Now, I know that sometimes one fixates on trivial details as a form of procrastination.  In my case, I awoke on 2nd January, after a dreadful night’s sleep, convinced of just one thing: I needed a new laptop.  Showing resolution over and above my customary bloody-minded determination, I went online, checked the PC World website, then leapt in the car and bought one.  (In my own defence, I have to explain that my very old PC had a couple of problems that I’d been unable to resolve.  USB drives and dependable internet connections are somewhat crucial when it comes to writing a book!)

And I treated myself to a new mug (featured in the image above): ‘Writer’s block – when your imaginary friends refuse to talk to you.’  I’ve often said that I know more dead people in Edinburgh than live ones.  Since they were all getting an honourable mention in the book, I decided my ‘imaginary friends’ might just as well sit right there on my desk with me while I wrote!  I only used that mug when I was working on the book, as a point of principle.  Don’t knock it: it worked for me!

That sorted, I was able to get on with the job in hand.  I started a blog (another blog) for the purpose of monitoring my progress, in the hope that friends and colleagues would occasionally murmur the odd word of encouragement.  ‘True Imaginary Friends’ has been a useful outlet.  It provided me with somewhere I could write informally, and jot down any problems I came up against.   Such as the day I realised that the new chapter was far from the walk in the park that I’d anticipated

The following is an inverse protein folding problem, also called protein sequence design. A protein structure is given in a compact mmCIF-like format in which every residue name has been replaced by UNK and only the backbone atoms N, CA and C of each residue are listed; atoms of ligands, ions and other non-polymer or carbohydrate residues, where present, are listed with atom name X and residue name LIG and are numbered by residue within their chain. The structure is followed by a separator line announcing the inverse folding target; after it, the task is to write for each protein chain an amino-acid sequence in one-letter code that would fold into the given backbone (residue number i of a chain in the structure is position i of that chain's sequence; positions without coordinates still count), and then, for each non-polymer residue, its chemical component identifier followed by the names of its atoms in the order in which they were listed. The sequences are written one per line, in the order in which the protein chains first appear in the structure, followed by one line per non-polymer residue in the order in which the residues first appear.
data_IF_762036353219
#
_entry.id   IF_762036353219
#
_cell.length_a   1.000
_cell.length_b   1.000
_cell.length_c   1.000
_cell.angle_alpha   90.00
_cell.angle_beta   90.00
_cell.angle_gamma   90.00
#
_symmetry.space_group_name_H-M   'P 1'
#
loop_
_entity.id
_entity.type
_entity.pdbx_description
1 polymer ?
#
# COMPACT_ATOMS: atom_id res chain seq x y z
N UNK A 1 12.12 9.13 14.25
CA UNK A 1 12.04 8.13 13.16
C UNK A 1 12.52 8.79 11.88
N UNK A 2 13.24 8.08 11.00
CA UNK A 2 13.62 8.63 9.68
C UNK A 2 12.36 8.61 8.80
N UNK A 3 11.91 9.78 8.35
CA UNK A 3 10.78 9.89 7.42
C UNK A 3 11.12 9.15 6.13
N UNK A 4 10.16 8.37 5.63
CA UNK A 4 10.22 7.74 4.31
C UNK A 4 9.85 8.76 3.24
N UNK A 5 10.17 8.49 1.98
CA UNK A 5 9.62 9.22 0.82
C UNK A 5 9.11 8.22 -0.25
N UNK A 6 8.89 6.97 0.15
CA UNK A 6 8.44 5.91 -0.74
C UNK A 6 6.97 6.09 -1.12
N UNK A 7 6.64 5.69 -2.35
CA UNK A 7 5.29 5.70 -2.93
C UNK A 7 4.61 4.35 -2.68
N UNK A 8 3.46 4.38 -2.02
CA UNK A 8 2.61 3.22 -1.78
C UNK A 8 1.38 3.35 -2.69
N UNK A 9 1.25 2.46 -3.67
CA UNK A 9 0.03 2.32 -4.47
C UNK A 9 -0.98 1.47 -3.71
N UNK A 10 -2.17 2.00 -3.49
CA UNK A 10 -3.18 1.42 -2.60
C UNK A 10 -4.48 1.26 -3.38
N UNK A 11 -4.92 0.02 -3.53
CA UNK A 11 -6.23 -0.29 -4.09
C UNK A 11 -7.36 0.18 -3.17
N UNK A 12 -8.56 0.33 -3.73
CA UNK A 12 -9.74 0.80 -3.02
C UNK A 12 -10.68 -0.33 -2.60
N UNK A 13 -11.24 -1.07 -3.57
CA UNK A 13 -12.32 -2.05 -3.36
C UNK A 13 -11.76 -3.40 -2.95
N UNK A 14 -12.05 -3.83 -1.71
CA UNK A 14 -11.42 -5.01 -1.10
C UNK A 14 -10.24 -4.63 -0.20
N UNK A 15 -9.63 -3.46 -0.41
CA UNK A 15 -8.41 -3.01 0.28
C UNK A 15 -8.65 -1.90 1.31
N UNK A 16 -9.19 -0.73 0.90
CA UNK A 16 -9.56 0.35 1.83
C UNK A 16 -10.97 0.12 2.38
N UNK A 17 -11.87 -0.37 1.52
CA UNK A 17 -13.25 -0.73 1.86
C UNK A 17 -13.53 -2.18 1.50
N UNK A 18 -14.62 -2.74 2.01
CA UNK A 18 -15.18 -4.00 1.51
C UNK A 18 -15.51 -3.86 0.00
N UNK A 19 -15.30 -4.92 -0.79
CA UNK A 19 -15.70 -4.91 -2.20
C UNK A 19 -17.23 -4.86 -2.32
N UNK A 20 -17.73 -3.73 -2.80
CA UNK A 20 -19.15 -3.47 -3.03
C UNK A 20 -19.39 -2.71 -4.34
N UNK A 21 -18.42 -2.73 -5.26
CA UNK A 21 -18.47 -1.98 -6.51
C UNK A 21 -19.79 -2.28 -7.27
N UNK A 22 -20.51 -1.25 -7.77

On the whole, the existing chapters didn’t take long to tidy up, but I had to pare down the chapter that would precede the new one, add some of the pared material to the new chapter, and rearrange the entire new chapter to accommodate the work I’d done in recent months.  Apart from the intellectual exercise involved, it was also rather time-consuming.

Time

Having a full-time job places constraints on my writing time – I’ve become used to that.  I did my PhD part-time, after all.  I just book annual leave when the need arises.  Where I nearly came unstuck, though, was when I then got the opportunity to do a few lectures at another institution.  I was already committed to the book; and to writing and presenting two conference papers; and now I had lecture-plans to prepare.  There followed an invitation to speak to a local piping society.  (Bagpipes, that is. I’m not a piper myself, but my subject interests pipers.)  Could I say no?  Certainly not!  It’s all advance publicity for the book, after all.

Images, Maps …

Whilst I had no illustrations in the thesis, I thought a few well-chosen images would enhance the book.  One per chapter … so I scanned some of my Victorian song-collections.  The scans weren’t quite up to publication quality.  I ordered up the appropriate images from the uni library.  They, and another one, had permissions to be sought.  Gradually I whittled away at the list, until there was just one problem: finding a map.  I didn’t want just any old map – it had to have the names of various Hebridean islands and key Scottish locations, but nothing else.  If you want a map drawn, Daniel Dalet, c’est l’homme – he’s the French cartographer who runs D-maps.com.  And he’s very helpful indeed!

And an Indexer

As I worked on the manuscript, questions kept occurring to me.  One concerned the indexing.  Find out what your publisher prefers: I had the choice of having the indexing fees subtracted from my royalties; doing it myself using the facilities available on a pdf; or engaging my own indexer.  Conference networking proved its worth, when I was lucky enough to be put in touch with an indexer actively looking for indexing in my general subject area.

Looking Ahead

At the time of writing, my book has an ISBN; is in editorial/production; and is advertised on Ashgate’s website.  Oh, and it has a publication date: March 2013.  It’s really happening!   There’s only one problem: what shall I write about next?

Websites and Contact Details

  • Tweet me @Karenmca
  • Email: K.McAulay@rcs.ac.uk